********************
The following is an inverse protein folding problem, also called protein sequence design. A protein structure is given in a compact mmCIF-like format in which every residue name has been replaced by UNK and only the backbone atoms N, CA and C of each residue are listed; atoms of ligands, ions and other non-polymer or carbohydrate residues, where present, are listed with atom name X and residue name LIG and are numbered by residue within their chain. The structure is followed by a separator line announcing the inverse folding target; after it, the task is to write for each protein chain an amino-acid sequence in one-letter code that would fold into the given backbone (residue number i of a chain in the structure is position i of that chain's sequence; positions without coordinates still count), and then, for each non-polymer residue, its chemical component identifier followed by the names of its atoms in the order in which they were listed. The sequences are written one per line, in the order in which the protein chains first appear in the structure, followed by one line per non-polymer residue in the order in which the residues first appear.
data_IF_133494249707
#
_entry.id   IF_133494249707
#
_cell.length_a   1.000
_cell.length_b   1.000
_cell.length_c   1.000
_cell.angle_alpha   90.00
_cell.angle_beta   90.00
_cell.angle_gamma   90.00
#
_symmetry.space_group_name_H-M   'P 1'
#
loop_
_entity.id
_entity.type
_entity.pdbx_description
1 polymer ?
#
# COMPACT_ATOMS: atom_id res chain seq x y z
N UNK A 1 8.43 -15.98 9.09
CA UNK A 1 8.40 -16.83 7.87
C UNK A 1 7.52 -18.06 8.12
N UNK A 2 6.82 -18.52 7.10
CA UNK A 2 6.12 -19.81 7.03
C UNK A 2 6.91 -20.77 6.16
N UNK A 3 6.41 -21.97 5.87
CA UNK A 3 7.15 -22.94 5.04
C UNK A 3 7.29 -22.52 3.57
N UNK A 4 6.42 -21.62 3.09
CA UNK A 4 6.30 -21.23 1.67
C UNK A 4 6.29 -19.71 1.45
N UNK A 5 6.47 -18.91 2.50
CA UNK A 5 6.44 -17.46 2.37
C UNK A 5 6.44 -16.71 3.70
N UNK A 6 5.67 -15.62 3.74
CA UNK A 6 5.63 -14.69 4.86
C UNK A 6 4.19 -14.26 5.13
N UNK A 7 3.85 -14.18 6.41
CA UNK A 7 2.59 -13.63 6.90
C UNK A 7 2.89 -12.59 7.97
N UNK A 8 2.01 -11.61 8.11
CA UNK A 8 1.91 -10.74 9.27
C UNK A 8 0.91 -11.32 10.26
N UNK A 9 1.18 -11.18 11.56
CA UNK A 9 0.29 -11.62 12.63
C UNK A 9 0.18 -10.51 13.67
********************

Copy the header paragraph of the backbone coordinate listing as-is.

The following is an inverse protein folding problem, also called protein sequence design. A protein structure is given in a compact mmCIF-like format in which every residue name has been replaced by UNK and only the backbone atoms N, CA and C of each residue are listed; atoms of ligands, ions and other non-polymer or carbohydrate residues, where present, are listed with atom name X and residue name LIG and are numbered by residue within their chain. The structure is followed by a separator line announcing the inverse folding target; after it, the task is to write for each protein chain an amino-acid sequence in one-letter code that would fold into the given backbone (residue number i of a chain in the structure is position i of that chain's sequence; positions without coordinates still count), and then, for each non-polymer residue, its chemical component identifier followed by the names of its atoms in the order in which they were listed. The sequences are written one per line, in the order in which the protein chains first appear in the structure, followed by one line per non-polymer residue in the order in which the residues first appear.